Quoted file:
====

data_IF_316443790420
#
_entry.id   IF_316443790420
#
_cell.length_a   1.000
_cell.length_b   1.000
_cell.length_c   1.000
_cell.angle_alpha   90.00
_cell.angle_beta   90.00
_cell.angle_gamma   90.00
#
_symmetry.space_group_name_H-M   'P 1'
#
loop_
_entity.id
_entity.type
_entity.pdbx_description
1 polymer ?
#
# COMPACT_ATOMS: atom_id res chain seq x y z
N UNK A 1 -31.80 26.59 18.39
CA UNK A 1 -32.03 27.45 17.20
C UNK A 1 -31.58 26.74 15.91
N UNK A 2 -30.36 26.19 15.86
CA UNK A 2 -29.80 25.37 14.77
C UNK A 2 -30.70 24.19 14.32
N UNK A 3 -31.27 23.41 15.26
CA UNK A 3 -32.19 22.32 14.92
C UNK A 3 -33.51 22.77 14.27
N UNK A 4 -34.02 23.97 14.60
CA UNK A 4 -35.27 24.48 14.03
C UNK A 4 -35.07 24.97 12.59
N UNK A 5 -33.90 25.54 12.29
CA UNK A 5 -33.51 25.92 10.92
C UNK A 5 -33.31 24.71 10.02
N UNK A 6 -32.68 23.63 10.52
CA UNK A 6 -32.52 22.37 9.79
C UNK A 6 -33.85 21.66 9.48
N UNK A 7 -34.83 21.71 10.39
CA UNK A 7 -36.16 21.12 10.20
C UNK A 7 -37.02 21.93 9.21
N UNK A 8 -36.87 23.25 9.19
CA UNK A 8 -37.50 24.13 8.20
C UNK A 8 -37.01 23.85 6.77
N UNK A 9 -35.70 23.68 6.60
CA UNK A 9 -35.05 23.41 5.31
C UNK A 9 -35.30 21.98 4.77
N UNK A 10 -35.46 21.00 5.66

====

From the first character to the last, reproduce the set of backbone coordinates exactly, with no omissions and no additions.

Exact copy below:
data_IF_316443790420
#
_entry.id   IF_316443790420
#
_cell.length_a   1.000
_cell.length_b   1.000
_cell.length_c   1.000
_cell.angle_alpha   90.00
_cell.angle_beta   90.00
_cell.angle_gamma   90.00
#
_symmetry.space_group_name_H-M   'P 1'
#
loop_
_entity.id
_entity.type
_entity.pdbx_description
1 polymer ?
#
# COMPACT_ATOMS: atom_id res chain seq x y z
N UNK A 1 -31.80 26.59 18.39
CA UNK A 1 -32.03 27.45 17.20
C UNK A 1 -31.58 26.74 15.91
N UNK A 2 -30.36 26.19 15.86
CA UNK A 2 -29.80 25.37 14.77
C UNK A 2 -30.70 24.19 14.32
N UNK A 3 -31.27 23.41 15.26
CA UNK A 3 -32.19 22.32 14.92
C UNK A 3 -33.51 22.77 14.27
N UNK A 4 -34.02 23.97 14.60
CA UNK A 4 -35.27 24.48 14.03
C UNK A 4 -35.07 24.97 12.59
N UNK A 5 -33.90 25.54 12.29
CA UNK A 5 -33.51 25.92 10.92
C UNK A 5 -33.31 24.71 10.02
N UNK A 6 -32.68 23.63 10.52
CA UNK A 6 -32.52 22.37 9.79
C UNK A 6 -33.85 21.66 9.48
N UNK A 7 -34.83 21.71 10.39
CA UNK A 7 -36.16 21.12 10.20
C UNK A 7 -37.02 21.93 9.21
N UNK A 8 -36.87 23.25 9.19
CA UNK A 8 -37.50 24.13 8.20
C UNK A 8 -37.01 23.85 6.77
N UNK A 9 -35.70 23.68 6.60
CA UNK A 9 -35.05 23.41 5.31
C UNK A 9 -35.30 21.98 4.77
N UNK A 10 -35.46 21.00 5.66